With China making rapid increase in its footprint in Indian ocean , Recent reports hint that Navy and Government of India are considering a proposal floated by defence PSU to use Kalvari class submarine as a template to develop a new class of submarine which will replace imported content in the submarine with local alternatives sourced from Nuclear Arihant class project.

Kalvari+ will feature DRDO developed Air-independent propulsion (AIP) system and will also incorporate Vertical launch system (VLS) to launch Submarine launched Cruise missiles (SLCM) like BrahMos and Nirbhay.

Kalvari+ will have stretched midsection to accommodate VLS due to which submarine will have higher displacement and will also have improved operational range.

Kalvari+ will have higher indigenized content and will have locally developed submarine Sonar suite, periscope and other sub-systems which India can source from Arihant class project. Kalvari+ not only will reduce timeline required to manufacture this six submarines for Indian navy but it also will help Public and Private sector companies to be better prepared to gain experience and expertise before India can initiate Project-76 which is to be executed after Project 75I.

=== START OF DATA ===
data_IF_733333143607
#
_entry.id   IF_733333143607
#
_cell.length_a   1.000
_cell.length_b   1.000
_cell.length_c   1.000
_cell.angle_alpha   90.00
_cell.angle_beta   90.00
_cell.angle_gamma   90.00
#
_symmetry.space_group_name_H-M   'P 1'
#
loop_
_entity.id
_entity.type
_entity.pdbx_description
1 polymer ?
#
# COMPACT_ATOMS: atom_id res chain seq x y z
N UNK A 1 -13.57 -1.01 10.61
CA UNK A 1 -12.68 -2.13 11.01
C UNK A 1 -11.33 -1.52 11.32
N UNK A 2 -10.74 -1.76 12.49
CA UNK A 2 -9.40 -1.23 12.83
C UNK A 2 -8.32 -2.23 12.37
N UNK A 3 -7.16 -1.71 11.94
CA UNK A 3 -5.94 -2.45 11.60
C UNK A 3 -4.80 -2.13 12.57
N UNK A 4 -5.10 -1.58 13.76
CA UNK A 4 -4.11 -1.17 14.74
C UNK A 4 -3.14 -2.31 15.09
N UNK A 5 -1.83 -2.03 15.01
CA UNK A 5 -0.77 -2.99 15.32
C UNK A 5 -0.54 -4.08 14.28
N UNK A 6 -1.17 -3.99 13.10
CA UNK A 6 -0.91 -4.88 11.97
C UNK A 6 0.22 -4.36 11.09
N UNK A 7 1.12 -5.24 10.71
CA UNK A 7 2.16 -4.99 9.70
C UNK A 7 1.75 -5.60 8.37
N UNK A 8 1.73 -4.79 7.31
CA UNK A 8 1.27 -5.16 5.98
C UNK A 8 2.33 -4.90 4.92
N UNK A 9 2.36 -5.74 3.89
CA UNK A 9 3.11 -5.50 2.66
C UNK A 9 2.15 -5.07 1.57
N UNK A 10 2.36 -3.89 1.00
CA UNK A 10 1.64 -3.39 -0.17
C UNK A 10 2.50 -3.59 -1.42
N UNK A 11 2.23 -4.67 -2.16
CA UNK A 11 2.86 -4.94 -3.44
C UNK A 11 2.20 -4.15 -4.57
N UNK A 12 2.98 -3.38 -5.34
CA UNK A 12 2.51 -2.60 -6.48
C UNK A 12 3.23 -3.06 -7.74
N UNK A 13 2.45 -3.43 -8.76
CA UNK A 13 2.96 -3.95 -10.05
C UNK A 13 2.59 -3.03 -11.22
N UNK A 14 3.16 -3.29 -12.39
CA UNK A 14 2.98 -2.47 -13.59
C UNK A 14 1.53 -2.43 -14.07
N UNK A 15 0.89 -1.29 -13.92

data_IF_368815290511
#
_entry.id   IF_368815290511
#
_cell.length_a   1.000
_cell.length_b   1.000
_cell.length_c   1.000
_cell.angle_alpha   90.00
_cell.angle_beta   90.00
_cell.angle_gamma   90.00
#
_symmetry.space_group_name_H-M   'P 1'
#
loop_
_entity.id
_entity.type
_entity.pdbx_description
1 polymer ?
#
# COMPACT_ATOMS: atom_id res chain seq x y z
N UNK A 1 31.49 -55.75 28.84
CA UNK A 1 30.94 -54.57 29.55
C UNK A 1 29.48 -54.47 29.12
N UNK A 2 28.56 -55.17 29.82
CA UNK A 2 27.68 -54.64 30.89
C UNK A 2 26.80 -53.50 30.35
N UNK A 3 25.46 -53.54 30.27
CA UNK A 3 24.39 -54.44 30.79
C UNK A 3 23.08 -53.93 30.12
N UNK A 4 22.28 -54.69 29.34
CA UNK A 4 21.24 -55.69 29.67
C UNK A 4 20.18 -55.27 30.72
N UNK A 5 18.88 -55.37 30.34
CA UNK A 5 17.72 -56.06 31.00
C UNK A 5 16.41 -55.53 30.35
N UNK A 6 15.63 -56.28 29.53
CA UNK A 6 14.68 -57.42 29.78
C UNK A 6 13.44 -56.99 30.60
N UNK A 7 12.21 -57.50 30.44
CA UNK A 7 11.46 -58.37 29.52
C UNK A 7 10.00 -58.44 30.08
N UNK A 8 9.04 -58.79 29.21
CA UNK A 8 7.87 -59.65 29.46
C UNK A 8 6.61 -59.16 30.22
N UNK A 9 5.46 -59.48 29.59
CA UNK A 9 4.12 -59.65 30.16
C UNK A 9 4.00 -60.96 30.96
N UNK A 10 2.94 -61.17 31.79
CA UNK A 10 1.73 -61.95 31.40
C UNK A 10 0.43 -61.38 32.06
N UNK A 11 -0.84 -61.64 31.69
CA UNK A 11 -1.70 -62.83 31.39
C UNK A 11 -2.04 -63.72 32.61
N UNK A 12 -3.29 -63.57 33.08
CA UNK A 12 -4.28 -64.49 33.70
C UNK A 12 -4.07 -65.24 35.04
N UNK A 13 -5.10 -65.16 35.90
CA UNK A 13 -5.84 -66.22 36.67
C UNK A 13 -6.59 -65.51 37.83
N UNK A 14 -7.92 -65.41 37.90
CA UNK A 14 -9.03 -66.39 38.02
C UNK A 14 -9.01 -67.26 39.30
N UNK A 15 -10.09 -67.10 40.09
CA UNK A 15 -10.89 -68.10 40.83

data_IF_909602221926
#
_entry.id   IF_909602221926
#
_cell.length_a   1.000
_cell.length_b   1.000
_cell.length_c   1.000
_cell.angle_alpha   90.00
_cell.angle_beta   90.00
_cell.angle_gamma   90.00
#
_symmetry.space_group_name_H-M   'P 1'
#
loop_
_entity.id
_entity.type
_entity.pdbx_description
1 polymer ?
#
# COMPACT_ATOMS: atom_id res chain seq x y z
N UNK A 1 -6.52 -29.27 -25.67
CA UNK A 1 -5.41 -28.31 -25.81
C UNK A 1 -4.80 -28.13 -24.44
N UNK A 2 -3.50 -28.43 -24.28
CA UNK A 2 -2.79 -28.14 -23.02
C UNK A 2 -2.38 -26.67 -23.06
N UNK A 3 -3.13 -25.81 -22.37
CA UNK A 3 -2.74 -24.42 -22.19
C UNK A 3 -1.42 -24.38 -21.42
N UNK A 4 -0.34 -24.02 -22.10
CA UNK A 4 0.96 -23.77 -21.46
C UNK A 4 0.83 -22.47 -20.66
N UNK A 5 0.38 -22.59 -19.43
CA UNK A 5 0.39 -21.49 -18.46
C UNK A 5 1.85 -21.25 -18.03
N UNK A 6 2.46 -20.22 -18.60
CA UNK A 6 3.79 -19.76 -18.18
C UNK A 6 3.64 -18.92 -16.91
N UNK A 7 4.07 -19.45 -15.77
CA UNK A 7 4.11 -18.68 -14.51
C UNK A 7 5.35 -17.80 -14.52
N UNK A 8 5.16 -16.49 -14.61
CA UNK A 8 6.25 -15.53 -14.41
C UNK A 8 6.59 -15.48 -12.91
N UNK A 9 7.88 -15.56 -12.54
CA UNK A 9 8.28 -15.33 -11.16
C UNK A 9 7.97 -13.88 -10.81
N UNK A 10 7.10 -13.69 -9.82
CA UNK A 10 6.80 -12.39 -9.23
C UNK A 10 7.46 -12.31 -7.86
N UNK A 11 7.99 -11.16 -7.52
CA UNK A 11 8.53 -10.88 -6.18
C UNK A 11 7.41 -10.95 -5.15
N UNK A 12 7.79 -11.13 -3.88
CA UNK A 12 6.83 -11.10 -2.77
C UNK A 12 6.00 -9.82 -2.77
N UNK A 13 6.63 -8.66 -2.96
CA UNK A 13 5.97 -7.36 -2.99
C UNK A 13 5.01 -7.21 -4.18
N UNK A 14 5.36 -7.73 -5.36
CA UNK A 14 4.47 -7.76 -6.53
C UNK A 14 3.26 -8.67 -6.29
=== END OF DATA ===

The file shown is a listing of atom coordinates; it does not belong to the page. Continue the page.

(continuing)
Indian Navy under Project-75(I) can convert existing Nuclear Attack Submarine design into a Conventional design and use technology received under TOT for the Scorpene submarine program to develop a Hybrid Indian-French conventional submarine.

Naval Group SMX 3.0

French shipbuilder Naval Group (NG) confirmed that they have offered their new SMX 3.0 next generation diesel-electric attack submarine to the Indian Navy (IN) to meet requirements under its P-75I submarine project.